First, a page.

Aquablation granted new category I CPT code for BPH management

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The new Category I code will become effective on January 1, 2026.

The American Medical Association (AMA) has granted a Category I Current Procedural Terminology (CPT) code to Aquablation for the management of benign prostatic hyperplasia (BPH), thus replacing the therapy’s existing Category III CPT code.1

The safety and efficacy of Aquablation were established in the WATER I and WATER II clinical trials.

The safety and efficacy of Aquablation were established in the WATER I and WATER II clinical trials.

The new Category I code will become effective on January 1, 2026. Until then, Aquablation can still be billed using the existing Category III code, 0421T.

According to the AMA, Category III CPT codes are “…temporary alphanumeric codes for new and developing technology, procedures and services. They were created for data collection, assessment and in some instances, payment of new services and procedures that currently don’t meet the criteria for a Category I code.”2 Category I codes are for established and widely used procedures or services.

“We are pleased that Aquablation therapy was approved by the AMA’s CPT Editorial Panel for Category I code status,” said Reza Zadno, CEO of PROCEPT BioRobotics, in the news release.1 “The Category I code designation is a testament to the widespread adoption, safety, and effectiveness of Aquablation therapy in treating BPH. We greatly appreciate the support and guidance the American Urological Association provided throughout this process.”

Data on Aquablation

The safety and efficacy of Aquablation were established in the WATER I (NCT02505919) and WATER II (NCT03123250) clinical trials.

In the pivotal WATER I trial, which supported Aquablation’s FDA clearance in 2017,3 Aquablation demonstrated superior safety and non-inferior efficacy compared with TURP in patients with prostates ranging from 30 mL to 80 mL.4

The primary safety end point for the study was met at 3-month follow-up, with Aquablation demonstrating a lower event rate (Clavien-Dindo persistent Grade 1 or Grade 2 or higher operative complications) vs TURP (26% vs 42%; P = .0149 for superiority).

Further, the study’s primary efficacy end point of a reduction in International Prostate Symptom Score (IPSS) was achieved at 6 months, with a mean IPSS decrease of 16.9 points from baseline for Aquablation compared with 15.1 points for TURP. (P < .0001 for non-inferiority; P = .1346 for superiority). At the study’s final follow-up at 5 years, patients in the Aquablation arm had experienced an average IPSS improvement of 15.1 points, vs 13.2 points in the TURP arm (P = .2764).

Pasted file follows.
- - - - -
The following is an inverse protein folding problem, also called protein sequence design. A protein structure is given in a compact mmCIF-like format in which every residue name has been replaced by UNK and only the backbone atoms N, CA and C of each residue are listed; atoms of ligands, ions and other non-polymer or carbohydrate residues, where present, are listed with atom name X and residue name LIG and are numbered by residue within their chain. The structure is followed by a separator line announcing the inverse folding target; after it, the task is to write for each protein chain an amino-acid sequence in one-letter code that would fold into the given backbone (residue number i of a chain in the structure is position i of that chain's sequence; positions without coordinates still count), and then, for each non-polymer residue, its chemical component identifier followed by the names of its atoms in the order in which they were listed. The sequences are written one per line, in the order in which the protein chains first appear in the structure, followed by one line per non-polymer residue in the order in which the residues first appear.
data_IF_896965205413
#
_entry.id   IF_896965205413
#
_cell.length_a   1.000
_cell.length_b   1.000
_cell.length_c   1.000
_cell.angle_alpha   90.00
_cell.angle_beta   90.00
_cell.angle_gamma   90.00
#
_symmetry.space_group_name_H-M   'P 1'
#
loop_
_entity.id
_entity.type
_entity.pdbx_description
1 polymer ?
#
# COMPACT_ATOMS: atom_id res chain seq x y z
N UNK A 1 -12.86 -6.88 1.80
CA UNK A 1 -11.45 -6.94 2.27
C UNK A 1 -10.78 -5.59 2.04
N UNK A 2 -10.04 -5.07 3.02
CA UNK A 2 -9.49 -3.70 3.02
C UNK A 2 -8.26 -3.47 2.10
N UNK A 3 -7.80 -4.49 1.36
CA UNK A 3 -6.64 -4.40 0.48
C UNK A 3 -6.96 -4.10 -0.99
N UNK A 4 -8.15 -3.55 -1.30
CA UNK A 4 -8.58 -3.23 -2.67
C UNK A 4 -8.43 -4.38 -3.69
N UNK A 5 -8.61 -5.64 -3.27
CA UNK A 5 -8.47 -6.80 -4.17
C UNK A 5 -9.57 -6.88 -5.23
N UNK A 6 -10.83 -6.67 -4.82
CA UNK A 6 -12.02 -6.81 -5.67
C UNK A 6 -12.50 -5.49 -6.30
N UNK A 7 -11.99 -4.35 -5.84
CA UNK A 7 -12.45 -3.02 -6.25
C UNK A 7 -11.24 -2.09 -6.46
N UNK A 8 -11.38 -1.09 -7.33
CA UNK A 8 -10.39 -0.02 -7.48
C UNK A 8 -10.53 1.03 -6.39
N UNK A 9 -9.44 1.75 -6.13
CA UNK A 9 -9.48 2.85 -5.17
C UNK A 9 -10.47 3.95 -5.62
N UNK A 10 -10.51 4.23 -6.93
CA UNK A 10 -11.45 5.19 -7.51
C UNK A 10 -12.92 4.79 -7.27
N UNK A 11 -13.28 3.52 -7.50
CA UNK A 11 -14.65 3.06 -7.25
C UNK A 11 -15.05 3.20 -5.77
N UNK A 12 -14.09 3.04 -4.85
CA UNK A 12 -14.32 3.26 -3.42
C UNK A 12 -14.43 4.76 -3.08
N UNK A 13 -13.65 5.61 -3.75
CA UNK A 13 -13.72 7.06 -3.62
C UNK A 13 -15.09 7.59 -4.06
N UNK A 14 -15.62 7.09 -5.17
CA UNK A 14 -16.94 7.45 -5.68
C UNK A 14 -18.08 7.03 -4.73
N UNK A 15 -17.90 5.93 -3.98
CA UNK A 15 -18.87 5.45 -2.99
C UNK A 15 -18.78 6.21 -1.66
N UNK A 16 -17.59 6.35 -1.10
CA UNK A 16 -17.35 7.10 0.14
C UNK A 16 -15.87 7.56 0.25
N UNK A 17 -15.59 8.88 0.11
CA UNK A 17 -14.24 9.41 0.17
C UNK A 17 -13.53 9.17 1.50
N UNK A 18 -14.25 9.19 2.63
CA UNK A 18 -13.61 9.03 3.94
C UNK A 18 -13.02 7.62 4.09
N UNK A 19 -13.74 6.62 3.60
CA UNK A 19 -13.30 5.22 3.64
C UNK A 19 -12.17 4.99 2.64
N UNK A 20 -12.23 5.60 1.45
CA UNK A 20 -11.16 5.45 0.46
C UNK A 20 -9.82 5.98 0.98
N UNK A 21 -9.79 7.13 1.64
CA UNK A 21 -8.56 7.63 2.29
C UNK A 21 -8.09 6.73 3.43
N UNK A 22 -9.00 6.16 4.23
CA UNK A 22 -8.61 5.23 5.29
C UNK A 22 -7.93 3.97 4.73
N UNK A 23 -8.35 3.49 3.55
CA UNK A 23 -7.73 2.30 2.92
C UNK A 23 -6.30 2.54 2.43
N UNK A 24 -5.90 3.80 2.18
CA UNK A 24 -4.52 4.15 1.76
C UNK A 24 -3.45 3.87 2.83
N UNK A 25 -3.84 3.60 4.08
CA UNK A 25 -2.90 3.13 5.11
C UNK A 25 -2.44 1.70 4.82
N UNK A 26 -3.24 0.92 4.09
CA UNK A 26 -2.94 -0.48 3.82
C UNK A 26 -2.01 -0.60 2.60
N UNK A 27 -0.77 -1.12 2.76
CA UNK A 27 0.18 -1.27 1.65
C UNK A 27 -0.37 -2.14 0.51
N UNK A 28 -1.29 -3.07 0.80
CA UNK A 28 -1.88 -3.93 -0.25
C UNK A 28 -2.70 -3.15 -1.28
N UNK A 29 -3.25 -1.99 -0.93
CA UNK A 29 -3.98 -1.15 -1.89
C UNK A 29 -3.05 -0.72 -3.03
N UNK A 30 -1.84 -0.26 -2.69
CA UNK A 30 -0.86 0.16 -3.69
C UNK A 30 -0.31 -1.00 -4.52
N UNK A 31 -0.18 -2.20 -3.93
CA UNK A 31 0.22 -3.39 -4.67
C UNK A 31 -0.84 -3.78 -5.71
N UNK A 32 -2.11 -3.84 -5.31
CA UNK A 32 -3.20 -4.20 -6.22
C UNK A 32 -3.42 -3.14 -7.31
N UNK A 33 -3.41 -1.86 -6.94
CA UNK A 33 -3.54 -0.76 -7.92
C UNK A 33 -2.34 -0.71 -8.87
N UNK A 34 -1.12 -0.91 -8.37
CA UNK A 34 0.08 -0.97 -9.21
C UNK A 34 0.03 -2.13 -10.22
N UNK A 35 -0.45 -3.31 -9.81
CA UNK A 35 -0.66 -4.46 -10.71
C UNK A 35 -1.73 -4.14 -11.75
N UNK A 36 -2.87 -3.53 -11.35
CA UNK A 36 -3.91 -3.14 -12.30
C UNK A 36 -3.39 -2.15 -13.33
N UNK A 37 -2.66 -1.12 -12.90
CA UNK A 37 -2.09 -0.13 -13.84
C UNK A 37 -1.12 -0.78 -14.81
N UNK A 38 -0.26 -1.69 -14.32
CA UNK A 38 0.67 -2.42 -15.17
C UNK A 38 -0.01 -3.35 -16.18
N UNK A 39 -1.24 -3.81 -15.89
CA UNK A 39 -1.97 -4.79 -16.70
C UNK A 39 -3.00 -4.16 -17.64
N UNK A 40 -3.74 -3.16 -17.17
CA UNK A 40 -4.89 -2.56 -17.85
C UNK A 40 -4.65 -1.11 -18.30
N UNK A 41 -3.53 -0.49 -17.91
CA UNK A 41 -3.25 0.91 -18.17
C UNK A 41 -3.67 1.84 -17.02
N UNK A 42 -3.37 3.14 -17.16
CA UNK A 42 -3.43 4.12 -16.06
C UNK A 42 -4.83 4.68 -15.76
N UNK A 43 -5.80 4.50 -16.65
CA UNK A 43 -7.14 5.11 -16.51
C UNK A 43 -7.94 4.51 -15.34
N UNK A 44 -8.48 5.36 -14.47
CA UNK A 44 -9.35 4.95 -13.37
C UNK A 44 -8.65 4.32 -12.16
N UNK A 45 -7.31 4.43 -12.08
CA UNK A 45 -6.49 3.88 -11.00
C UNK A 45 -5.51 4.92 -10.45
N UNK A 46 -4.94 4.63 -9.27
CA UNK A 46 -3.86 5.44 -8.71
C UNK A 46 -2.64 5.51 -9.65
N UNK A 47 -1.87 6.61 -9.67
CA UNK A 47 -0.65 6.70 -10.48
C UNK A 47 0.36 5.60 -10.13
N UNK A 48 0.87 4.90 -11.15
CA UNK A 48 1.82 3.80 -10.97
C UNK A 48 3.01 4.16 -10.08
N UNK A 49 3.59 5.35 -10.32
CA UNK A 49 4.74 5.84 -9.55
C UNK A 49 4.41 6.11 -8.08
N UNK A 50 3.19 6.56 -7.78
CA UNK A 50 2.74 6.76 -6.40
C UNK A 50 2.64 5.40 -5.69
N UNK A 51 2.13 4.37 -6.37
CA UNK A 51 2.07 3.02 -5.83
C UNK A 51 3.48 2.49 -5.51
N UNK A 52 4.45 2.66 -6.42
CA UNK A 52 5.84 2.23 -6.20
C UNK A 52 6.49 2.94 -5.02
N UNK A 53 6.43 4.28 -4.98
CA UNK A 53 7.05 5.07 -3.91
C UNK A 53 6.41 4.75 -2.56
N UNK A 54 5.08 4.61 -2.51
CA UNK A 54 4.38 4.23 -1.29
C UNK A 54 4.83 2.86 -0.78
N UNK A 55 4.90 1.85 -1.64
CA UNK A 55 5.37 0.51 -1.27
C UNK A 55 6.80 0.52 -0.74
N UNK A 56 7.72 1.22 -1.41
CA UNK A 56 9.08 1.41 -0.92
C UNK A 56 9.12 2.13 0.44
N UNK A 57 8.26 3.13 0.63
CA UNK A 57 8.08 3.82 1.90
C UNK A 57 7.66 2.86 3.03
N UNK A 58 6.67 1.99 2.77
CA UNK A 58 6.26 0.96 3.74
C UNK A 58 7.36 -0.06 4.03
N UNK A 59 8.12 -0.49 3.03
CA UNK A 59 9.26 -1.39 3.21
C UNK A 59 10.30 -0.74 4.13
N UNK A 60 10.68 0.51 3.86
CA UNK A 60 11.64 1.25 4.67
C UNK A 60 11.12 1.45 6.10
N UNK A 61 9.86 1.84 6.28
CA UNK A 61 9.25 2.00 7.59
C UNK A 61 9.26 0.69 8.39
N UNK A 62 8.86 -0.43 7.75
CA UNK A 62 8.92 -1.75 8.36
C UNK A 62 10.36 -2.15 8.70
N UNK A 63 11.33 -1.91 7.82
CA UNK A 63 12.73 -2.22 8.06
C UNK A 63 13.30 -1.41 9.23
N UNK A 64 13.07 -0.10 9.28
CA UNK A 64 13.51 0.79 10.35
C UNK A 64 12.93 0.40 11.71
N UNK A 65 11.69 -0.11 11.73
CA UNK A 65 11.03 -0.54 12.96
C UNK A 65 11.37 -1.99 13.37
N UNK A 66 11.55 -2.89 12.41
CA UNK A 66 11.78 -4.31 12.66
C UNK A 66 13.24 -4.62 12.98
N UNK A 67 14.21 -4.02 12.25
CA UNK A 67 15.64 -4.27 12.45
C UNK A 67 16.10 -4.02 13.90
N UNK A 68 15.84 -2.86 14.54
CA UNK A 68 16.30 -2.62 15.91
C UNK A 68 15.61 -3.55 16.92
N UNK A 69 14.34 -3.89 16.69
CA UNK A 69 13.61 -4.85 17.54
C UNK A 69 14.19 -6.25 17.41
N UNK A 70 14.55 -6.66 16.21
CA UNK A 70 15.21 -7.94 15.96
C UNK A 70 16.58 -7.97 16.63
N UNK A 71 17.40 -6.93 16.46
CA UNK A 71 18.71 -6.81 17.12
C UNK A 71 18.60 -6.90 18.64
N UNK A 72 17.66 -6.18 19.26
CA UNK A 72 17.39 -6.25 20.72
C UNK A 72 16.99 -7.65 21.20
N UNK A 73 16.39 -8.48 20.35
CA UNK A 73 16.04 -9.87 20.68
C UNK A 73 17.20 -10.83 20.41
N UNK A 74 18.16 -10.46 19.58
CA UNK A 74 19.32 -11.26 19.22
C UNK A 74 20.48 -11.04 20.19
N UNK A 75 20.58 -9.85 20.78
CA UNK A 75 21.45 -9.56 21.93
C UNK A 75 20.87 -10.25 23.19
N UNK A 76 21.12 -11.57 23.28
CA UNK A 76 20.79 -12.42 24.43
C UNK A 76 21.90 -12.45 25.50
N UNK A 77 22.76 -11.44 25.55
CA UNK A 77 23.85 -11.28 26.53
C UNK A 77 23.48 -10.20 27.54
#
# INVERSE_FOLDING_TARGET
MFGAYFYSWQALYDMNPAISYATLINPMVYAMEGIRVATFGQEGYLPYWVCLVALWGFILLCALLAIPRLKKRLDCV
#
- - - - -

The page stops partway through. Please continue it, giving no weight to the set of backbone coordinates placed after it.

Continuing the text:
Aquablation also demonstrated superior safety and efficacy vs TURP in a subgroup of patients with prostates over 50 mL. In this group, the IPSS reduction was 3.5 points greater across all follow-up visits with Aquablation compared with TURP (P = .0123).

The study also showed a 51% lower risk of retreatment due to recurrent lower urinary tract symptoms at 5 years in the Aquablation arm vs the TURP arm.

Overall, the prospective WATER I trial included 181 patients who had BPH and prostates ranging from 30 to 80 mL. Patients were enrolled across clinical trial sites in the US, UK, Australia, and New Zealand.

The WATER II trial was a prospective, multicenter clinical trial that demonstrated the safety and efficacy of Aquablation in patients with prostates ranging from 80 mL to 150 mL.5 In total, the trial enrolled 101 patients across 16 clinical trial sites in the US and Canada.

The study met its primary safety and efficacy end points at 3 months, which were the incidence of Clavien-Dindo adverse events and the change in total IPSS from baseline, respectively. At 5 years, the average IPSS improved from 22.6 at baseline to 6.8 (P < .001). The average maximum urinary flow rate also improved from 8.6 mL/s at baseline to 17.1 mL/s at 5 years (P < .001).

Further, 96.3% of patients were free from a secondary BPH procedure at 5 years, per Kaplan-Meier estimates.

References

1. PROCEPT BioRobotics announces new CPT category I code from the American Medical Association for Aquablation therapy. News release. PROCEPT BioRobotics. June 17, 2024. Accessed June 18, 2024. https://ir.procept-biorobotics.com/news-releases/news-release-details/procept-biorobotics-announces-new-cptr-category-i-code-american

2. CPT overview and code approval. American Medical Association. Accessed June 18, 2024. https://www.ama-assn.org/practice-management/cpt/cpt-overview-and-code-approval

3. Clinical data on Aquablation therapy. PROCEPT BioRobotics. Accessed June 18, 2024. https://www.procept-biorobotics.com/clinical-data-aquablation/

4. Gilling PJ, Barber N, Bidair M, et al. Five-year outcomes for Aquablation therapy compared to TURP: results from a double-blind, randomized trial in men with LUTS due to BPH. Can J Urol. 2022 Feb;29(1):10960-10968

5. Bhojani N, Bidair M, Kramolowsky E, et al. Aquablation therapy in large prostates (80-150 mL) for lower urinary tract symptoms due to benign prostatic hyperplasia: Final WATER II 5-year clinical trial results. J Urol. 2023 Jul;210(1):143-153. doi:10.1097/JU.0000000000003483

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